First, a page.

Redux is breathing. It's not just the gallery installation by Liz Miller that greets you at the door, a delicate, yet somehow aggressive creation of felt, foam, and paper that resembles fire-breathing dragons. It's more to do with the children running to their painting class, with the art that is everywhere, and the artists who are calmly going about their daily work of creation. Redux just might be the heart and heartbeat of Charleston's living art scene, and you can feel it as soon as you step through the door.
This pulse is what has brought Janie Askew to Redux. The new executive director of the space, Askew had already proven her devotion to the organization this past summer before the director position had opened up by commuting here from Athens, Ga. — that's four hours, each way — twice a week to teach a class. She was planning to move to Charleston, and Redux was firmly in the equation, although she wasn't sure exactly what part it would play in her life at the time. When the executive director job opened up a month after she and her boyfriend made the move, she says, "Honestly, it felt like fate ... I knew I'd somehow be coming to Redux, and when I saw the position, it was my perfect job."
That is no small coincidence, since the directorship of a unique organization like Redux is not your typical executive director job. There's the administrative element, of course, but there's also the need for a strong background in education. And it helps greatly if you're a practicing artist, which Askew is. Because of that, she says, "I understand artists' needs. There's the need for competition, but also community. A need for deadlines, but also inspiration." Imagine your average admin-focused executive director saying something like that.
Janie Askew isn't the only change at Redux. In July, the organization completed a massive expansion of their space, adding 15 studios. All are currently being rented. Most of these new studios are in the brand new building across the narrow parking lot from the original space. During our walk-through, we passed several studios that were empty of people, but filled with the evidence of their creative presence. There's a striking painting of a man who bears a strong resemblance to Edgar Allan Poe. There are some in-process mixed media pieces hanging on someone's wall. There are beautiful, intricate prints shuffled on top of a work surface. In a funny turn of events, former Executive Director Karen Ann Myers inhabits the studio that was to be Askew's. Askew had already signed up for a space when she got the position, so Myers ended up using it instead. "We literally switched places," Askew says, noting that Myers has been an invaluable resource to her as she learns the ropes of her new job.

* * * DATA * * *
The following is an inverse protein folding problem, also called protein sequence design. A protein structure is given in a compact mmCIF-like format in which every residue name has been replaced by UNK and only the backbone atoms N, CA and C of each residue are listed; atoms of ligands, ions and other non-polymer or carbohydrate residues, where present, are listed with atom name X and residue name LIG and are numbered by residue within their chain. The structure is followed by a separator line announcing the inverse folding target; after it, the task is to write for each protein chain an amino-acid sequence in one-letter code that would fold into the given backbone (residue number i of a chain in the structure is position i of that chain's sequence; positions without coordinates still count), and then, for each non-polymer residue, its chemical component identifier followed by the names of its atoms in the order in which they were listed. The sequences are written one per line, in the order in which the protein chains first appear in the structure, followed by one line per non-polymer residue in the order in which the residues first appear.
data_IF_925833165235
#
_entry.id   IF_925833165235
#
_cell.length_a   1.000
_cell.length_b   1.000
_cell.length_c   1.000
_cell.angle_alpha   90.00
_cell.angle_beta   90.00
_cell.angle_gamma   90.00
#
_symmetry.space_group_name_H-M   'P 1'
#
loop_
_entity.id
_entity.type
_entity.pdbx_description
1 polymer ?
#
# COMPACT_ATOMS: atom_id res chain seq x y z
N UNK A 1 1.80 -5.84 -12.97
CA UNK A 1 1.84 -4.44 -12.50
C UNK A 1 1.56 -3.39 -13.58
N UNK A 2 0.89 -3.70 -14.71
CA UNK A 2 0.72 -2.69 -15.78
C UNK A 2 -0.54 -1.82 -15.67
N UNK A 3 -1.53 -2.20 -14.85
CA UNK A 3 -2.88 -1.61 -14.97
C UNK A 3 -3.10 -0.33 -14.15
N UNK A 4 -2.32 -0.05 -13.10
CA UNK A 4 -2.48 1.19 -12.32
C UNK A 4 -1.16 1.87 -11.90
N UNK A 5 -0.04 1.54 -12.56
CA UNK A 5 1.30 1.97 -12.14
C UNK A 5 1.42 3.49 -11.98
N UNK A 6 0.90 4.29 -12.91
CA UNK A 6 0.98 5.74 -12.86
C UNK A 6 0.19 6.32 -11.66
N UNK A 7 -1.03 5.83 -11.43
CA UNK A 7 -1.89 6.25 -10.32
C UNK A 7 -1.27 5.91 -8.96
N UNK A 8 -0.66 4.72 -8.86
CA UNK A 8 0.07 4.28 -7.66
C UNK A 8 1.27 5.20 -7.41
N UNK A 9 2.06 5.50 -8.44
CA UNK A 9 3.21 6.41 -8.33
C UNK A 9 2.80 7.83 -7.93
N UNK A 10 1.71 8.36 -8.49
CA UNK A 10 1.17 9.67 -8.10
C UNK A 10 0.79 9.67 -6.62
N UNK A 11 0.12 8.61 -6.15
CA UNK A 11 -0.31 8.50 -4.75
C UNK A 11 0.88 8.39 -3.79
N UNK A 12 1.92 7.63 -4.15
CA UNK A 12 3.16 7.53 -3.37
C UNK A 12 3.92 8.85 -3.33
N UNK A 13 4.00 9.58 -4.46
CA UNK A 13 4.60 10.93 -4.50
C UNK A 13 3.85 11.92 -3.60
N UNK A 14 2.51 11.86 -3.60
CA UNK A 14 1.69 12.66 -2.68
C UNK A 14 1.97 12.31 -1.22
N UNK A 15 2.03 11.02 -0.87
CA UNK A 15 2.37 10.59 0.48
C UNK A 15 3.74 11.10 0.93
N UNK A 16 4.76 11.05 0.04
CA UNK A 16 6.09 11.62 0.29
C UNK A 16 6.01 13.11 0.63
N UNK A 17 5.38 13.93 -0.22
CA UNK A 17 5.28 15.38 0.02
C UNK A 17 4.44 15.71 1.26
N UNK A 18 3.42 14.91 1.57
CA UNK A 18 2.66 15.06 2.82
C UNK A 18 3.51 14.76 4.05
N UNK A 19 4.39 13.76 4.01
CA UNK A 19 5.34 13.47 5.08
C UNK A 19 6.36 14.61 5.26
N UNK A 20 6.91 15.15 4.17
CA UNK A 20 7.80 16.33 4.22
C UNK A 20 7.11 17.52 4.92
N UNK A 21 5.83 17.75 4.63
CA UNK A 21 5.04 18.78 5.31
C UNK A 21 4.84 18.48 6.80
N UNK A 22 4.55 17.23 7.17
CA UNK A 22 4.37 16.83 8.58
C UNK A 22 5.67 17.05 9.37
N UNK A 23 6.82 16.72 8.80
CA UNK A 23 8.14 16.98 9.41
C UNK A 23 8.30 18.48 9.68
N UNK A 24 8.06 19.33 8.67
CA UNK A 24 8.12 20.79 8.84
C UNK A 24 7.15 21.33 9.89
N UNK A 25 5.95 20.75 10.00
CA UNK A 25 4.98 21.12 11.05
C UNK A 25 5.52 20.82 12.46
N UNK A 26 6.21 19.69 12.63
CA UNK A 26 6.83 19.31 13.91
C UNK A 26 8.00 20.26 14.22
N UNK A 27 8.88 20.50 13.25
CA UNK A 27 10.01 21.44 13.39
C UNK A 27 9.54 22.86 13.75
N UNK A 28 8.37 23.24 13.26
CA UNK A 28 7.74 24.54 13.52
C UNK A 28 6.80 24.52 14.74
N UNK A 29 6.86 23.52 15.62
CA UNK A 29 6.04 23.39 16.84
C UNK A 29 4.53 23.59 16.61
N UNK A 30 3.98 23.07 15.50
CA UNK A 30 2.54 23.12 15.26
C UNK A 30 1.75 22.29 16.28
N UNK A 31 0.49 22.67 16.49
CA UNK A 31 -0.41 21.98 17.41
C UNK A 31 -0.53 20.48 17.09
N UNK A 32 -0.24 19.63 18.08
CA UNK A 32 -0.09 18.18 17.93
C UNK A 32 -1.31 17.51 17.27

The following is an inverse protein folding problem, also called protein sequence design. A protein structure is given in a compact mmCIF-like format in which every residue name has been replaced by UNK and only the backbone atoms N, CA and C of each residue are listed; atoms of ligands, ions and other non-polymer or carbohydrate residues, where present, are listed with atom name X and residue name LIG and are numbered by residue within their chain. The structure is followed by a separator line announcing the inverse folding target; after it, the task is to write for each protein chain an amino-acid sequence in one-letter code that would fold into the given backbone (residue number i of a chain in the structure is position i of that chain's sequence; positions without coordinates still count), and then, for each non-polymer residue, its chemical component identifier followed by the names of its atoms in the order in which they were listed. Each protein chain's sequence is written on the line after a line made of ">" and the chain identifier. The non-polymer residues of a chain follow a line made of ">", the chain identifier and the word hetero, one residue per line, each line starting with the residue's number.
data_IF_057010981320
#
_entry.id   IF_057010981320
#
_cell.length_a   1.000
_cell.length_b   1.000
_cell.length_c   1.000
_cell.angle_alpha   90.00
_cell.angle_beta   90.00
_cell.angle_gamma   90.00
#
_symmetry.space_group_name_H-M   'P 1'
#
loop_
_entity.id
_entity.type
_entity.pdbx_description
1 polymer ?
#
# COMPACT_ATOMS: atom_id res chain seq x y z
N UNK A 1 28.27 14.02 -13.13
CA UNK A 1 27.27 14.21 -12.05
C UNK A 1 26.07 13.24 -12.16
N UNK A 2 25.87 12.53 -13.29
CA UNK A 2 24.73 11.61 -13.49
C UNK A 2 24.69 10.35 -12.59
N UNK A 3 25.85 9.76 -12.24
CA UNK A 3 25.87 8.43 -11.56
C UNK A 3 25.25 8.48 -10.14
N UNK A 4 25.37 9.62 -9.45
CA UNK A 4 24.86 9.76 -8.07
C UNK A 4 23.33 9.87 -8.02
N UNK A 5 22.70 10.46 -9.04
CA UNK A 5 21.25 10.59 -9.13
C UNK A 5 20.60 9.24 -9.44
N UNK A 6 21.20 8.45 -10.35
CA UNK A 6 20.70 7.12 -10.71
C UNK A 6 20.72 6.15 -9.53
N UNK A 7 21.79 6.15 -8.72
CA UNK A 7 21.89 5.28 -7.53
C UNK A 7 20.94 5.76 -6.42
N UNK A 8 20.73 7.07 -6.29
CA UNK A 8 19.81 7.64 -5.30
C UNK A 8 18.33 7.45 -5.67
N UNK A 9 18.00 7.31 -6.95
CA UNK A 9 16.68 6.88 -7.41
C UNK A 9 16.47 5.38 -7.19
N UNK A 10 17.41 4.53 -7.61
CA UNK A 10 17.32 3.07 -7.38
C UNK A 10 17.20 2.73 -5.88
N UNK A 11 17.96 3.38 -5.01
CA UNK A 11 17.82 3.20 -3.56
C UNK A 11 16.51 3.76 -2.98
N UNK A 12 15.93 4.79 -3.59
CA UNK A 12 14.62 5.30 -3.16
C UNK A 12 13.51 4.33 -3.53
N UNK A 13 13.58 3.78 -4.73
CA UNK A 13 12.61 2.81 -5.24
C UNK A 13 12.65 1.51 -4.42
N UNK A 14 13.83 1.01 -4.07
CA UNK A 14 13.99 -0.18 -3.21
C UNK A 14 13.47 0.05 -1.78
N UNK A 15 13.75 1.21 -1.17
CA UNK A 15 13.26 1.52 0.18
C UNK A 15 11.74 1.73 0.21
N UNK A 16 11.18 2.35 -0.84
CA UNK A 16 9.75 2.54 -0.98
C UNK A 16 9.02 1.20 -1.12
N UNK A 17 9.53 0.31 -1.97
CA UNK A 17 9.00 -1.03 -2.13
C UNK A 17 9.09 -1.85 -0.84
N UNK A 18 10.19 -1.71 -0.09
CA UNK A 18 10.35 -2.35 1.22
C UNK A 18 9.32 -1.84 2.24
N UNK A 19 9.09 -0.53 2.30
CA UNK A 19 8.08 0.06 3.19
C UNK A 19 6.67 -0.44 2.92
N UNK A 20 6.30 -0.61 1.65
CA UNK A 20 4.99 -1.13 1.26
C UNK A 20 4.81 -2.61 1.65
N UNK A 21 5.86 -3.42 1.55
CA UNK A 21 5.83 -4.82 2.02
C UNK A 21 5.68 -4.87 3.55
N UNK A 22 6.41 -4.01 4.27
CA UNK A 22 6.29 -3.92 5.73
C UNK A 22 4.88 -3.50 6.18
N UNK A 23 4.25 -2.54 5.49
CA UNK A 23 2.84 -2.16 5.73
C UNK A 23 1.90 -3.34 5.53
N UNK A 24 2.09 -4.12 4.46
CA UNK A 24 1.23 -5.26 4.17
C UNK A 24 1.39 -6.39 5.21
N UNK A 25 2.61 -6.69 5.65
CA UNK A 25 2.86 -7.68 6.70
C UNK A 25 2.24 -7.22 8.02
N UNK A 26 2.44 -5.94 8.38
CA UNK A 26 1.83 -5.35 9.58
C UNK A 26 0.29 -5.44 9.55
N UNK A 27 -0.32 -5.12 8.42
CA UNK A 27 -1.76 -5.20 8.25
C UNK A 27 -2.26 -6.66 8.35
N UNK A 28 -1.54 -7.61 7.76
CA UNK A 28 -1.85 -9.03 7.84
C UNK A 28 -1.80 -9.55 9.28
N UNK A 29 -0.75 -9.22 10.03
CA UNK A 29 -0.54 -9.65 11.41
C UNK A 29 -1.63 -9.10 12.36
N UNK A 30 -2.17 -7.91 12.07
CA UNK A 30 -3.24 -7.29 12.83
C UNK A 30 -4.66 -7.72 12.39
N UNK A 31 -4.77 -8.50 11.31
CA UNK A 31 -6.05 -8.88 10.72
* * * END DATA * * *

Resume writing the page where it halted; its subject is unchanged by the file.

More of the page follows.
Studio artists' works will be displayed during the upcoming Open Studios event on Nov. 5, a day-long open house during which the artists' studios are open to the public. Unlike an exhibit, there's no theme and no specific planning on the part of the artists. "It's the real experience, not fancied up ... people get to see the underpinnings, and I think the public really loves that," Askew says. Attendees will see the artist at work, which is a huge part of what gives Redux that living, breathing feel.
The Open Studios event takes the idea that art should be welcoming and accessible to the extreme: inviting the general public to actually enter into the creative process, engaging in a dialogue between viewer and artist that "rarely happens," says painter and Redux studio artist Kate Long Stevenson. For Stevenson, the Open Studios are integral to her experience as a Redux artist. "It's inspiring for me to see people getting excited about art, and I think it's inspiring for the public to see people being artists," she says.
The new building is also home to a spacious printshop, which holds special promise for Askew. She is deeply passionate about the organization's mission and the many ways, from educational programming to public exhibitions, that it reaches out to the Charleston community. But she has her own long-term vision for what Redux can offer as well, and part of it resides in this space. "I could see us as part of a print revitalization," she says. "I'm a printmaker, so I'd love to bring in some great artists in the field and get people excited about print." Now that the new space has allowed Redux to practically double its class offerings, that is a very real possibility.
But for the time being, Askew is happily learning her way around her new leadership role and working to uphold Redux's place as an outstanding arts nonprofit. "For now, what I want is for us to be functioning at our best capacity," she says, "and to continue to be a place for cutting edge exhibits."